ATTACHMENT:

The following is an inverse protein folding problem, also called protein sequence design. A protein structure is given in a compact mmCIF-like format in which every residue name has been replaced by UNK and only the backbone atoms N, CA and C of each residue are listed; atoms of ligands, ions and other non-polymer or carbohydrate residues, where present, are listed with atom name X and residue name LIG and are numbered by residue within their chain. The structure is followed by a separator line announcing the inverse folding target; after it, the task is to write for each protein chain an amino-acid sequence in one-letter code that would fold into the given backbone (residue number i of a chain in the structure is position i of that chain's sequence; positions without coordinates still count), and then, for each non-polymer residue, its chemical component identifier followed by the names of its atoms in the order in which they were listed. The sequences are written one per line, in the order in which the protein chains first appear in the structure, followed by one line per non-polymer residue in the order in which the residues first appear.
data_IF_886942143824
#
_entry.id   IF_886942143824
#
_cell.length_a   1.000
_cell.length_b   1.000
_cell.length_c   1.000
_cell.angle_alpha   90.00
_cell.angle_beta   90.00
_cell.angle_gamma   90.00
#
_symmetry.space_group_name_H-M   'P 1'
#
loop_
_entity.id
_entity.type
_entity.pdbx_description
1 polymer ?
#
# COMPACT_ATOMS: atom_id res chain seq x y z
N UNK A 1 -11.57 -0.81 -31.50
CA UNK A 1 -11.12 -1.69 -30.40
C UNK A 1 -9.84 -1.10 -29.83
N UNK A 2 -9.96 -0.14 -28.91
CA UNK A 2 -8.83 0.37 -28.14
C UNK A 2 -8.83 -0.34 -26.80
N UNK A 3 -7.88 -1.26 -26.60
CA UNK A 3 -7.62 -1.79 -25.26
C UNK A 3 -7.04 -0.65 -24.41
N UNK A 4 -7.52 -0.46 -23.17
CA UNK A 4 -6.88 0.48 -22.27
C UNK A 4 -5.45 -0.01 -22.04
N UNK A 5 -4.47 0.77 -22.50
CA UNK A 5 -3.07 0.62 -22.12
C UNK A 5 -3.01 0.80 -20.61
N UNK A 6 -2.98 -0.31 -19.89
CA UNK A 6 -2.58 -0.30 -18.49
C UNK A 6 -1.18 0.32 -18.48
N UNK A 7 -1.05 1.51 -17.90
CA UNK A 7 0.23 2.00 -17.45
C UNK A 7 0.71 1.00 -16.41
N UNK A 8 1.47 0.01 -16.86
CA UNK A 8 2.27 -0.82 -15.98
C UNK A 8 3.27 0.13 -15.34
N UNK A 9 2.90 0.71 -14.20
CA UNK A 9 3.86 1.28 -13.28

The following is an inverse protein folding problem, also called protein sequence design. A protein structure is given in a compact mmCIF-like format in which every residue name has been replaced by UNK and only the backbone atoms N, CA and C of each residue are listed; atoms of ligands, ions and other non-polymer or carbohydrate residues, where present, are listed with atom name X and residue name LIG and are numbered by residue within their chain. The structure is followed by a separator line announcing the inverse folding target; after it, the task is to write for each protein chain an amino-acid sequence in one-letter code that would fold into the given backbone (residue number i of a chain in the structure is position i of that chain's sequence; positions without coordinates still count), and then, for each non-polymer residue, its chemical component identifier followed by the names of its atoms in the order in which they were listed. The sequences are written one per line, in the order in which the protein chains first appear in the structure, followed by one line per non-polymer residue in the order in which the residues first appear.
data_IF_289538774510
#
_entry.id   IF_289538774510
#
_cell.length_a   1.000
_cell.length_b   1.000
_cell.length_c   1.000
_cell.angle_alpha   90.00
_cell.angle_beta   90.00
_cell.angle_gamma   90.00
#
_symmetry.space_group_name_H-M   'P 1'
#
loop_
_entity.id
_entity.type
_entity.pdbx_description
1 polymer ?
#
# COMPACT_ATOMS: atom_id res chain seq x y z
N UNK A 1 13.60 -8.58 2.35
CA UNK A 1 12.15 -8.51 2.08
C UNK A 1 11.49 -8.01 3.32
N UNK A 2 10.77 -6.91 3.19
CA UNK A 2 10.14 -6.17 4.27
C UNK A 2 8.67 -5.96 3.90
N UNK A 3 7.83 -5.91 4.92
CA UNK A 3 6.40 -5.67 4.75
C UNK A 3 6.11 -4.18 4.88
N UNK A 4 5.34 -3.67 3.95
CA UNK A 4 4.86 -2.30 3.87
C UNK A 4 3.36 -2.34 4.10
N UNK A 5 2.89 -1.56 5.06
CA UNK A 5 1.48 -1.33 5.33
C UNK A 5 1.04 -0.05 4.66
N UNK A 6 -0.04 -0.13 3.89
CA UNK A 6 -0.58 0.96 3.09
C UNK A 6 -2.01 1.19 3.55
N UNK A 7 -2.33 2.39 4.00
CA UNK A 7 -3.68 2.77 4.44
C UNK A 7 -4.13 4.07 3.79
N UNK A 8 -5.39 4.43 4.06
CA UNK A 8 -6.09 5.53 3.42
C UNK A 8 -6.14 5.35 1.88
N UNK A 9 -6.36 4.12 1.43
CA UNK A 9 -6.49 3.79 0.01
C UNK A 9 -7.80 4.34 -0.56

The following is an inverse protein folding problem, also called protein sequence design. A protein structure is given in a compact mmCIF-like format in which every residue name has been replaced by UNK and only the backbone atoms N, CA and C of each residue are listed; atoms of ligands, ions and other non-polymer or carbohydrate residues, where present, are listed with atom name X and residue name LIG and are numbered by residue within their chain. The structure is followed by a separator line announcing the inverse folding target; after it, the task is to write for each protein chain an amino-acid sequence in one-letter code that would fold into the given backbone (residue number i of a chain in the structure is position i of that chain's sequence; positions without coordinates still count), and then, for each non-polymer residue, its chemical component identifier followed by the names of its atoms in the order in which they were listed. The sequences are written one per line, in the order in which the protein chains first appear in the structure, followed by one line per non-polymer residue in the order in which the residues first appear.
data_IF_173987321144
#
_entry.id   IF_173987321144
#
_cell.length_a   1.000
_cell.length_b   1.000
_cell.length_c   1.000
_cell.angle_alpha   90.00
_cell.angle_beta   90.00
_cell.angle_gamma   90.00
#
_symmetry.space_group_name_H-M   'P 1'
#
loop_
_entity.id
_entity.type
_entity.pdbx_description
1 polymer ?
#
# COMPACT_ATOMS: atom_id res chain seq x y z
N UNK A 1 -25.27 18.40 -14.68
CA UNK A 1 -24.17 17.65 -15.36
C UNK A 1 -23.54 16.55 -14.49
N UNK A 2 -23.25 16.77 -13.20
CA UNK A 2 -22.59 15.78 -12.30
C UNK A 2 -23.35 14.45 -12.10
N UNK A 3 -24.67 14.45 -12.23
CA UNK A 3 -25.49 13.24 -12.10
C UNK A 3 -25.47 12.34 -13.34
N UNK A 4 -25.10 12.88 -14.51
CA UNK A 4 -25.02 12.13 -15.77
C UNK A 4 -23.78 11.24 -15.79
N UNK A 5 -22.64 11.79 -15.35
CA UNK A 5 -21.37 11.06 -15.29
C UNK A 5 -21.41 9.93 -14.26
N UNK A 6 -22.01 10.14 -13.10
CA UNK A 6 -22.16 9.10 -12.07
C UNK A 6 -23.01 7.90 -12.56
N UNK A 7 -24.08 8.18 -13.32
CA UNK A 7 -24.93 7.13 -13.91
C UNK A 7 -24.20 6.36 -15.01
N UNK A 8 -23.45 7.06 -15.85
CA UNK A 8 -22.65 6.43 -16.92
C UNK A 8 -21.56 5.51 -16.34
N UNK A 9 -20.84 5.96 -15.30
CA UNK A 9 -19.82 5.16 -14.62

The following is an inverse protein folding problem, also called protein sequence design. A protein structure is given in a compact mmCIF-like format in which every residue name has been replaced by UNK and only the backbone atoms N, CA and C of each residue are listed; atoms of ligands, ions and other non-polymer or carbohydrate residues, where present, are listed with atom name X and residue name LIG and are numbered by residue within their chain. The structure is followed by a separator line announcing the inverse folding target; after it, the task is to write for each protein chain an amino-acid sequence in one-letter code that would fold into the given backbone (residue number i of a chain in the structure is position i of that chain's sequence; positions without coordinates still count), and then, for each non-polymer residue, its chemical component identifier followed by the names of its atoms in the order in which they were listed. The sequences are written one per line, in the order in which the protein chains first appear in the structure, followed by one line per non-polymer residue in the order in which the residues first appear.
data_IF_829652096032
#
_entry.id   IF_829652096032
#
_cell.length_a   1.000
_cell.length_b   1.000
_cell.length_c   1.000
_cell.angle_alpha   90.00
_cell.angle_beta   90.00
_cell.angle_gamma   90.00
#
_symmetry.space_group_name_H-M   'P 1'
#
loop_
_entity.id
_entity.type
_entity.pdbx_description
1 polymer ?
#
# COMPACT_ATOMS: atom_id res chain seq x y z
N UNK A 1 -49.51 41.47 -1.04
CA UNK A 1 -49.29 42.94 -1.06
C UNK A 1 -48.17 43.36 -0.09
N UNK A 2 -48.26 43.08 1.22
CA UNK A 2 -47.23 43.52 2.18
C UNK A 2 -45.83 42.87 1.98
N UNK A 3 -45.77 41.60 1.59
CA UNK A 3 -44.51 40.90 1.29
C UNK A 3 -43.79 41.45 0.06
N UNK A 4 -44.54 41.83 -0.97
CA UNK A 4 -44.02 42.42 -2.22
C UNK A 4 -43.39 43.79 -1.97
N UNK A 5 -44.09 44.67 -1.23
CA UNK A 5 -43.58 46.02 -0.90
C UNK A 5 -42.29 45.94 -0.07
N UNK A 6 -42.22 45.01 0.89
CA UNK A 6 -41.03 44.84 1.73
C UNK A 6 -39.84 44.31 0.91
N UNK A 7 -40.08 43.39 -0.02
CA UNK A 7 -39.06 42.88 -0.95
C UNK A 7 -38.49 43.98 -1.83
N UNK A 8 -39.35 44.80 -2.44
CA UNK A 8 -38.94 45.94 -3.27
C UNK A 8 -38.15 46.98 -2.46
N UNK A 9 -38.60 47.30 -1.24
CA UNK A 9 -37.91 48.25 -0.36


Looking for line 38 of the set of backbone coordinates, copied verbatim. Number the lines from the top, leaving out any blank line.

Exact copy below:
CA UNK A 6 -2.58 -0.30 -18.49